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Category Archives: School Resources

Thanks to Pedro from KIPP Team Academy, I’ve stumbled upon one of the best tech integration resources I’ve found yet. This website, called School 2.0, is a predesigned plan for schools of the future.

The website contains a free complete toolkit with a TON of resources to help you begin implementing in your own classroom, but also to help get your school leader and other teachers on board. There’s even reflection activites to help team members identify where they stand now in terms of technology, and where there’s room to grow. There’s team development activities meant to help facilitate the conversations schoolwide so actual implementation can begin.

Your school might not be ready for all this at once, but at the very least it can help you clarify your own visions for your classroom, and help to begin conversations schoolwide.

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The more incredible education blogs I become addicted to, the more I am amazed by those educators who are able to make time to post so frequently. I’ve clearly fallen a little behind as I’ve gotten completely wrapped up in my most recent unit. I’ve taken David Warlick’s idea of personal learning networks that he fascinated me with at NCETC in March, and have adapted it into 8th grade objectives. Not only has it pushed me as an instructor both in design and implementation, but it’s also allowed me to be consistently wowed by what 8th graders can produce when given the tools and a little independence. Our MySpace discussion was just one example.

This week we’ve expanded our discussions to the wonderful world of VoiceThread. For those of you who have never heard of it, it’s an incredible online tool that allows you to build conversations around pictures and videos you upload in a slideshow format. The coolest part is that you can comment with both text and voice. So on many voicethreads you have actual conversations occuring. No microphone on your computer? No problem! Use your cell phone! The possibilities of what you can do with VoiceThread are limitless, with some examples being:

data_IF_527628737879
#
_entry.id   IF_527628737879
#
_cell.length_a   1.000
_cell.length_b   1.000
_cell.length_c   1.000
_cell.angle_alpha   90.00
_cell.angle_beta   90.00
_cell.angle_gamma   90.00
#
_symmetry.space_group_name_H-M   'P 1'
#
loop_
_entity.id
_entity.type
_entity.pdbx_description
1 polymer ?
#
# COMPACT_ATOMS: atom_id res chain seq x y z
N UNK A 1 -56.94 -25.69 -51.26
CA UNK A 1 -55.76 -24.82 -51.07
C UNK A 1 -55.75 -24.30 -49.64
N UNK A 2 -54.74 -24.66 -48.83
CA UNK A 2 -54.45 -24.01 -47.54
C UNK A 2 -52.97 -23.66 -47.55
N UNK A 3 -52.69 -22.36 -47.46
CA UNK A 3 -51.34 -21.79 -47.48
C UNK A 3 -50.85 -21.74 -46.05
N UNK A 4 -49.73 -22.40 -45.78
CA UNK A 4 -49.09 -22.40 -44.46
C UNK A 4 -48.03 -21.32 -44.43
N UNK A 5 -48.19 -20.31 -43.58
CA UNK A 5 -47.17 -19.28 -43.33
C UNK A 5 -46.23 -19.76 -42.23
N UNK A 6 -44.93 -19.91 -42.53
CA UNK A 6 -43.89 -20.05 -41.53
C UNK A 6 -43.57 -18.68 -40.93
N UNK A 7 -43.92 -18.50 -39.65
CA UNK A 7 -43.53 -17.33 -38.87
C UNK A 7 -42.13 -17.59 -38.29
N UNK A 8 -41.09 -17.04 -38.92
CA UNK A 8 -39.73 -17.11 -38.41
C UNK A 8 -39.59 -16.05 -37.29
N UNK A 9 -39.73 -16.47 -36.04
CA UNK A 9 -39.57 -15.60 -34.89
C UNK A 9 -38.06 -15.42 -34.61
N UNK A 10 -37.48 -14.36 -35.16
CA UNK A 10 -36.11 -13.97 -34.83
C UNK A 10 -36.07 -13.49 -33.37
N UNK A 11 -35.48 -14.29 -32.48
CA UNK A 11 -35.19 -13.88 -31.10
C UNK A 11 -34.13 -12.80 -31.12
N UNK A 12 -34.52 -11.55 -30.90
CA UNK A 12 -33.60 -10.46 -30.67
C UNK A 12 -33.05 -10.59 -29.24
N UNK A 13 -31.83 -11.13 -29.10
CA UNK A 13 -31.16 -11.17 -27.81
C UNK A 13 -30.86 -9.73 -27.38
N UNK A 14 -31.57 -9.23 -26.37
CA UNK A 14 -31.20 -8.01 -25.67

1) Documentation of school trips that allows students to add their own perspectives/memories for each picture.

2) Discussions around historical pictures/pieces of artwork.

3) Classroom videos that can be observed by other teachers for ideas, or so others can offer feedback and suggestions to improve instruction.

4) My most recent favorite… Dramatic readings of different kinds of poetry and plays. This is what we’ve been working on most recently in class. I’ve created a slideshow with three different photographs, each representing a poem (or scene) they’ve read recently in English class. Then students have the opportunity to record their interpretation of the poem as they perform it. I’m told you can embed VoiceThreads in blogs similiar to YouTube videos, but seem to be having technical difficulties with that recently, so I’ll just include the link. Hopefully I can fix that soon… Check it out and feel free to leave comments for the students! The more they realize they have an audience, the more I see the desire in class for them to improve their work, so feedback is MUCH appreciated 🙂

2012’s Poetry

Their thoughtful (most of them) comments generated around a collection of pictures

Blogs as coffee shops…

My thoughts on blogging mentioned yesterday were perfectly summarized in this brilliant blog post from a blog titled “Markitude: Commentary on the trappings of my life”.

http://markitude.wordpress.com

Thought I’d include it here:

People congregate to share ideas.

In urban areas, the coffee shop maybe a favored location to exchange ideas with people in person, or more frequently, online. Forums have been an online fixture, along with newsgroups for many years, and people with common interests tend to gravitate to these areas. Blogs traffic can come from a variety of sources, referrals from other blogs, search engine keywords that occurred in a post, or through referrals from the blog hosting site (hot blogs, next blog, top blogs, etc) based on traffic volumes. As a small sidebar, this latter method tends to be self fulfilling in that once a blog makes it to that list, simply being on the list will drive more traffic. If the blog is interesting, it will stay on the list in seeming perpetuity, ala Scobleizer. If not, then it will cycle through once all the casual clickers have found it, taken a peek and moved on.